Question

Art Glass Productions, a producer of decorative glass gift items, wants to expand into a new territory. Managers at Art Glass know that unit sales in the new territory will be affected by consumer response to the products. But sales will also be affected by which combination of wholesalers and retailers Art Glass selects. There is a choice between two wholesalers. One wholesaler, Giftware Distributing, is a merchant wholesaler that specializes in gift items; it sells to gift shops, department stores, and some mass-merchandisers. The other wholesaler, Margaret Degan & Associates, is a manufacturers’ agent that calls on many of the gift shops in the territory.
Art Glass makes a variety of glass items, but the cost of making an item is usually about the same—$5.20 a unit. The items would sell to Giftware Distributing at $12.00 each—and in turn the merchant wholesaler’s price to retailers would be $14.00— leaving Giftware with a $2.00 markup to cover costs and profit. Giftware Distributing is the only reputable merchant wholesaler in the territory, and it has agreed to carry the line only if Art Glass is willing to advertise in a trade magazine aimed at retail buyers for gift items. These ads will cost $8,000 a year.
As a manufacturers’ agent, Margaret Degan would cover all of her own expenses and would earn 8 percent of the $14.00 price per unit charged the gift shops. Individual orders would be shipped directly to the retail gift shops by Art Glass, using United Parcel Service (UPS). Art Glass would pay the UPS charges at an average cost of $2.00 per item. In contrast, Giftware Distributing would anticipate demand and place larger orders in advance. This would reduce the shipping costs, which Art Glass would pay, to about $.60 a unit.
Art Glass’ marketing manager thinks that Degan would only be able to sell about 75 percent as many items as Giftware Distributing—since she doesn’t have time to call on all of the smaller shops and doesn’t call on any department stores. On the other hand, the merchant wholesaler’s demand for $8,000 worth of supporting advertising requires a significant outlay.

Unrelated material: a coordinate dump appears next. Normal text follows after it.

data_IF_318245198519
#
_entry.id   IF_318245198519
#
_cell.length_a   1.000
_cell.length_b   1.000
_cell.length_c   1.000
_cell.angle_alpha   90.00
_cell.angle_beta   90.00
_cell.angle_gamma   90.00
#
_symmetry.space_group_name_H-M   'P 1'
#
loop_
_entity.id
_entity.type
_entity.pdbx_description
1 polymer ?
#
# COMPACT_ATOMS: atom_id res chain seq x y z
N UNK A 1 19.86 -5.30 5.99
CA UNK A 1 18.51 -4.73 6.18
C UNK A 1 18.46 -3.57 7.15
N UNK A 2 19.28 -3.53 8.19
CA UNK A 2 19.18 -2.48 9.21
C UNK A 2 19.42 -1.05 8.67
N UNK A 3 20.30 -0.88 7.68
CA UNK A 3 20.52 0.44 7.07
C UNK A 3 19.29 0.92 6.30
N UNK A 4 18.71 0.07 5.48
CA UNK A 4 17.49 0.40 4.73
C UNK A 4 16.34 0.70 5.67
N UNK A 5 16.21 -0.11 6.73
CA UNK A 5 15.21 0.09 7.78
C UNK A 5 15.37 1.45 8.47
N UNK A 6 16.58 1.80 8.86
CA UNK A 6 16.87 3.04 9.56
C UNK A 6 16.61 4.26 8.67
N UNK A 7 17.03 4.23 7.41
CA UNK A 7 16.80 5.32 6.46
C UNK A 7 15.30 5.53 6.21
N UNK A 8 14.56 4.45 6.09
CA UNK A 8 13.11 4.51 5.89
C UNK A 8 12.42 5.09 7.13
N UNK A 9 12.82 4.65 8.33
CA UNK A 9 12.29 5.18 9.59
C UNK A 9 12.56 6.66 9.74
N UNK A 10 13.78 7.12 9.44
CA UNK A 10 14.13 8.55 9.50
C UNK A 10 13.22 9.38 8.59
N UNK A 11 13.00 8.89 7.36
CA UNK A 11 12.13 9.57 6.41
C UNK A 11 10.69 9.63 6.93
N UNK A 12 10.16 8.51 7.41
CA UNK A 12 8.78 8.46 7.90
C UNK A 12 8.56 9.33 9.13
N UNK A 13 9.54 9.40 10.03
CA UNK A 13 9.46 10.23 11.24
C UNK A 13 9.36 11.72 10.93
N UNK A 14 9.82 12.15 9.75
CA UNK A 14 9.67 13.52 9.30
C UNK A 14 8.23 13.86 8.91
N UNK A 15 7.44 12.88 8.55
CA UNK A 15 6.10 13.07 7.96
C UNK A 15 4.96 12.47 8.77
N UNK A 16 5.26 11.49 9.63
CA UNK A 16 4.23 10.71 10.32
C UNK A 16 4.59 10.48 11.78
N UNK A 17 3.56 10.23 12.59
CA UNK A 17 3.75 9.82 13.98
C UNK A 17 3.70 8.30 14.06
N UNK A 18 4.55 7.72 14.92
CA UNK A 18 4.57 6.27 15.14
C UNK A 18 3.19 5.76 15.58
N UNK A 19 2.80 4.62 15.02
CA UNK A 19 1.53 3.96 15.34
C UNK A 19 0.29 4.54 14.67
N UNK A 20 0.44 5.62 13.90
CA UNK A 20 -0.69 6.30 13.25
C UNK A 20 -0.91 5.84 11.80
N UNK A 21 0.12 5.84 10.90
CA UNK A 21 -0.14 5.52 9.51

The marketing manager at Art Glass decided to use a spreadsheet to determine how large sales would have to be to make it more profitable to work with Giftware and to see how the different channel arrangements would contribute to profits at different sales levels.
a. Given the estimated unit sales and other values shown on the initial spreadsheet, which type of wholesaler would contribute the most profit to Art Glass Productions?
b. If sales in the new territory are slower than expected, so that the merchant wholesaler was able to sell only 3,000 units—or the agent 2,250 units—which wholesaler would contribute the most to Art Glass’ profits? (Assume that the merchant wholesaler only buys what it can sell; that is, it doesn’t carry extra inventory beyond what is needed to meet demand.)
c. Prepare a table showing how the two wholesalers’ contributions to profit compare as the quantity sold varies from 3,500 units to 4,500 units for the merchant wholesaler and 75 percent of these numbers for the manufacturers’ agent. Discuss these results. (Use the analysis feature to vary the quantity sold by the merchant wholesaler, and the program will compute 75 percent of that quantity as the estimate of what the agent will sell.)


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  • CreatedSeptember 29, 2015
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